A chandelier hanging directly over a road, a fountain dotted with sculptures of frogs, and fairytale-esque whimsy in every direction you look: welcome to Rome’s Quartiere Coppedè, one of the most delightfully unexpected neighborhoods in the Eternal City.
Quartiere Coppedè looks like it belongs somewhere between a 10-year-old’s dream of a fairytale castle and one of Gaudi’s prized corners of Barcelona–and yet, it feels and remains delightfully Roman.
Want to visit a corner of Rome that few tourists happen to see and that a casual visitor to Rome will rarely stumble across accidentally?
Come visit Quartiere Coppedè.
Here’s what you’ll find when you arrive–plus how to get there!
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A Brief History of Quartiere Coppedè, Rome
Quartiere Coppedè is the work of Florentine architect Gino Coppedè, who designed the neighborhood (“quartiere” is simply Italian for “neighborhood”).
He worked on Quartiere Coppedè from 1913 until he passed away in 1927.
About 40 buildings call the small quarter home, and while you’ll find quite a bit of Art Nouveau architecture here, architectural details and influences ranging from Baroque to Medieval to Greek to Gothic are evident.
Quartiere Coppedè is truly a mishmash of fanciful inspiration and childlike whimsy.
What to Do in Quartiere Coppedè
Truthfully, there is not much to do in Quartiere Coppedè–the main reason to visit is simply to marvel at the buildings.
There aren’t any restaurants, cafes, or shops here, and you’ll likely only see a handful of other tourists poking around. This is a place to slow down and meander.
Come prepared to soak up details and notice new facets of the buildings each time you lay eyes on them, and ideally, arrive with a camera in hand.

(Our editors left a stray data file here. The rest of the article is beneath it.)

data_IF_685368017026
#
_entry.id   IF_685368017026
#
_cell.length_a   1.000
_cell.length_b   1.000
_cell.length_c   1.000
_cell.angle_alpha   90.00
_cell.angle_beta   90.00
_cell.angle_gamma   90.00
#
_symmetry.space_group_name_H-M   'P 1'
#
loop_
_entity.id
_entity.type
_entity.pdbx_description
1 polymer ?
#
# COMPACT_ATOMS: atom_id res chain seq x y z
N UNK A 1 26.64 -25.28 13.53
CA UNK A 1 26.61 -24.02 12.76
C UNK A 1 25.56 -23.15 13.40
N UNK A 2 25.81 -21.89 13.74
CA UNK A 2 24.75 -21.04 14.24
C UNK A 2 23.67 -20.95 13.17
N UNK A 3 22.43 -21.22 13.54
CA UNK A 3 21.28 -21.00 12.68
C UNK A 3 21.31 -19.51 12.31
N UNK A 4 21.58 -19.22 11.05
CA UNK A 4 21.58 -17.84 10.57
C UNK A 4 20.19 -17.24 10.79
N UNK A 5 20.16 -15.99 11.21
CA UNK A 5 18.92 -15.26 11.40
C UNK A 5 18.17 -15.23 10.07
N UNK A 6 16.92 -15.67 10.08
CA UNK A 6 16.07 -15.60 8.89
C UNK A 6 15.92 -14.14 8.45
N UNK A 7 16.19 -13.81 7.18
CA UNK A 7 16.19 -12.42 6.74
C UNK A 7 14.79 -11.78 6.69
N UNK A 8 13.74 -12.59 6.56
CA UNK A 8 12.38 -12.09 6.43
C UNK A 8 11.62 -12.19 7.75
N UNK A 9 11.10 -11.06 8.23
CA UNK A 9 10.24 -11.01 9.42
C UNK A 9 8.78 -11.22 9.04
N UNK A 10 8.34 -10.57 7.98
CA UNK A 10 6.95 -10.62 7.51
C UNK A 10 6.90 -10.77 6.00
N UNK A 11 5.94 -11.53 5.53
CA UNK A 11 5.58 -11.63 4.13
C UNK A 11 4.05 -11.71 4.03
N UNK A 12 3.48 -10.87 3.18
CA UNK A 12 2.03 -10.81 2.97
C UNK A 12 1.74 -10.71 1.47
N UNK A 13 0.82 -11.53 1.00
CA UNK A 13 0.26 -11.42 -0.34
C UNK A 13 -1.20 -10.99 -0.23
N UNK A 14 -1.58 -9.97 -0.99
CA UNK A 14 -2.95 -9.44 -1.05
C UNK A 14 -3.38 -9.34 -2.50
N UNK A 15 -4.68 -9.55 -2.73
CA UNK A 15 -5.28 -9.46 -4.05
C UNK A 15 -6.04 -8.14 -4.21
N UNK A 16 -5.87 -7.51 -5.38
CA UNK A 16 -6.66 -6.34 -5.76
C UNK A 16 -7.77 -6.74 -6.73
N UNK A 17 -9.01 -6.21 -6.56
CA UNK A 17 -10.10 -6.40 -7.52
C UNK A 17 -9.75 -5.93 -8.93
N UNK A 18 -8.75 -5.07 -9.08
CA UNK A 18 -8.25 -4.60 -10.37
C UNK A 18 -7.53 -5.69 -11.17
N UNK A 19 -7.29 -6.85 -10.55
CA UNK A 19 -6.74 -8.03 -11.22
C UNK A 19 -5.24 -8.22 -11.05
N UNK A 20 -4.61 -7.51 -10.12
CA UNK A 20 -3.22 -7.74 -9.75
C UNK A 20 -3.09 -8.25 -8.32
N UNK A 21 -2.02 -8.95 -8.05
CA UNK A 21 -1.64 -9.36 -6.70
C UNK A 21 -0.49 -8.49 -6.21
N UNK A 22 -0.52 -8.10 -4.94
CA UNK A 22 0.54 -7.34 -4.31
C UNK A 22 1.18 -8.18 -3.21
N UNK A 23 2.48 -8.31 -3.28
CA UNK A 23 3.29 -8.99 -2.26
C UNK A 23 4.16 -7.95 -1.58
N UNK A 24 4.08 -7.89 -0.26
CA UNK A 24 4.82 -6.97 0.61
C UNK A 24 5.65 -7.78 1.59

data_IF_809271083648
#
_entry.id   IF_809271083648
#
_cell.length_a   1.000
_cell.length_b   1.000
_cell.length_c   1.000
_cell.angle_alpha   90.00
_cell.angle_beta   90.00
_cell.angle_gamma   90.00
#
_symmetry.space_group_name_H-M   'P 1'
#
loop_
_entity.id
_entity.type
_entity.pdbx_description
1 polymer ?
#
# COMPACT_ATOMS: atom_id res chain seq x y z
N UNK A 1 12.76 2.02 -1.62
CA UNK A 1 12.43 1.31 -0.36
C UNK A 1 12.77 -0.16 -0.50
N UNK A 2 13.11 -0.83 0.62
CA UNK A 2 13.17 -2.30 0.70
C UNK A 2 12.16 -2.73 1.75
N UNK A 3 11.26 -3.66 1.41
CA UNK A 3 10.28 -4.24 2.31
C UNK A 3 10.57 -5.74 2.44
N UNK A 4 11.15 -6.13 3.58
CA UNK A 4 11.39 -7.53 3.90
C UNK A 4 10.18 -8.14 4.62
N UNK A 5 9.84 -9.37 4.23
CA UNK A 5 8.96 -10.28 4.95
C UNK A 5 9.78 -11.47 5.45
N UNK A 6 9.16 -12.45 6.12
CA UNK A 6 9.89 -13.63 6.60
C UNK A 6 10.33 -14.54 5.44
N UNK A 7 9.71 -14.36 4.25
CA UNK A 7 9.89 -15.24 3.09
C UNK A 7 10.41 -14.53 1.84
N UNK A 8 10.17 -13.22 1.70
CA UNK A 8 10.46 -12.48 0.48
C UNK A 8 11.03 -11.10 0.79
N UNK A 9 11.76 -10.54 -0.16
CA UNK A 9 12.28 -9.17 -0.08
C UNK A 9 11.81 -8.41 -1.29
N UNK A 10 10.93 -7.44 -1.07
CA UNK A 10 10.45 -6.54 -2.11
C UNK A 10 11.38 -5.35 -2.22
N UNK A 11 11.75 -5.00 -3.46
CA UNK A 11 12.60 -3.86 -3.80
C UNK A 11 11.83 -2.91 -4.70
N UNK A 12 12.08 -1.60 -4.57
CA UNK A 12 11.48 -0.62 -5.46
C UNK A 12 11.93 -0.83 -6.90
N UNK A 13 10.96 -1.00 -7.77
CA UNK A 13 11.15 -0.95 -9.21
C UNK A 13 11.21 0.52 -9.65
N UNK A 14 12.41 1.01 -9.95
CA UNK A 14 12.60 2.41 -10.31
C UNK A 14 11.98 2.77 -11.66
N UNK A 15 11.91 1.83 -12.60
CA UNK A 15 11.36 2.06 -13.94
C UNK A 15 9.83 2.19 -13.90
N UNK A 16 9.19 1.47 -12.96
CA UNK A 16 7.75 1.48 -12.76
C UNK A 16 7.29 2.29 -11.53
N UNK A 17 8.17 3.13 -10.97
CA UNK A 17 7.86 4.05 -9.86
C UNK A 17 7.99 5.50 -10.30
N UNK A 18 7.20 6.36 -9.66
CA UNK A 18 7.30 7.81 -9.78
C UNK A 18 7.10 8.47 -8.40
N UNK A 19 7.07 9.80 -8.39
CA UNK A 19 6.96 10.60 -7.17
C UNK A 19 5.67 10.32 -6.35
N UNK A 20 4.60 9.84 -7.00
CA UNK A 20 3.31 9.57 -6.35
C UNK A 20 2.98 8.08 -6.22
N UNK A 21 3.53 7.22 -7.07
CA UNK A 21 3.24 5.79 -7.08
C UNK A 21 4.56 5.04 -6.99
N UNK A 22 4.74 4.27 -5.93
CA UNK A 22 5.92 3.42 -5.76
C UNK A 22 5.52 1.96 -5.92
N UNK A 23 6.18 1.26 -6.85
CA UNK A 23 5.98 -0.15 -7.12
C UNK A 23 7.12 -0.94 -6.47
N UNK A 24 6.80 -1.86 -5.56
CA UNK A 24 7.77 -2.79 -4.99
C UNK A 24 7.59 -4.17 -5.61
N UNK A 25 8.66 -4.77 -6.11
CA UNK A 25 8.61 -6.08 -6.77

The most photographed section of the quarter is the arched entryway off of Via Tagliamento–this is where you’ll find one of the most fantastic buildings as well as the peculiar and memorable chandelier.
Right down the road sits the tiny and adorable Piazza Mincio, home of the Fontana delle Rane (Fountain of Frogs), which is known not only for its whimsical frog statues but also for the fact that the Beatles once famously plunged themselves into it after a concert in Rome.
The Fontana delle Rane is honestly one of my favorite small fountains in Rome, perhaps second only to Fontana delle Tartarughe (Turtle Fountain) in Piazza Mattei.
Yes, the smaller fountains are not even in the same universe as something like the Trevi Fountain or the Fontana dei Quattro Fiumi (Fountain of the Four Rivers) in Piazza Navona, but small fountains can be lovely in their own right, and a dash of whimsy makes them all the more delightful.
How to Visit Quartiere Coppedè
Odds are, you won’t find Quartiere Coppedè in Rome accidentally–it’s small and a bit off the beaten track, hidden inside the larger Trieste neighborhood.
However, that doesn’t mean it’s hard to get to!
Here’s how we suggest visiting.
Trams 3 and 19 both run to Piazza Buenos Aires, which is just a 2-minute walk from Piazza Mincio.
If you’re visiting Rome on a budget and also want to rest your feet, this is likely the option for you.
If you’d rather be driven than hop a tram, it’s fairly inexpensive to take a taxi from the central tourist sights in Rome to Quartiere Coppedè.
We recommend using FreeNow to ensure you get a good rate.
FreeNow is a taxi app that is popular throughout Europe (and we use it in many countries!).
It essentially functions like Uber or Lyft, but instead of calling a car operated by a freelancing driver, it connects you to a local taxi.
Walk (After Visiting Galleria Borghese)
Would you rather stretch your legs and walk to Quartiere Coppedè?
If so, that’s definitely an option–your best bet is to head over after visiting the Galleria Borghese, which is less than a 20-minute walk away.
Alternatively, it’s about a 40-minute walk from either Piazza del Popolo or the Spanish Steps.
However, unless you’re up for quite a long walk, you’ll probably want to take another form of transportation back into the more touristy areas of Rome, so come prepared to either take a tram or taxi back after you finish poking around Quartiere Coppedè.
Read More About Visiting Rome (and Italy)
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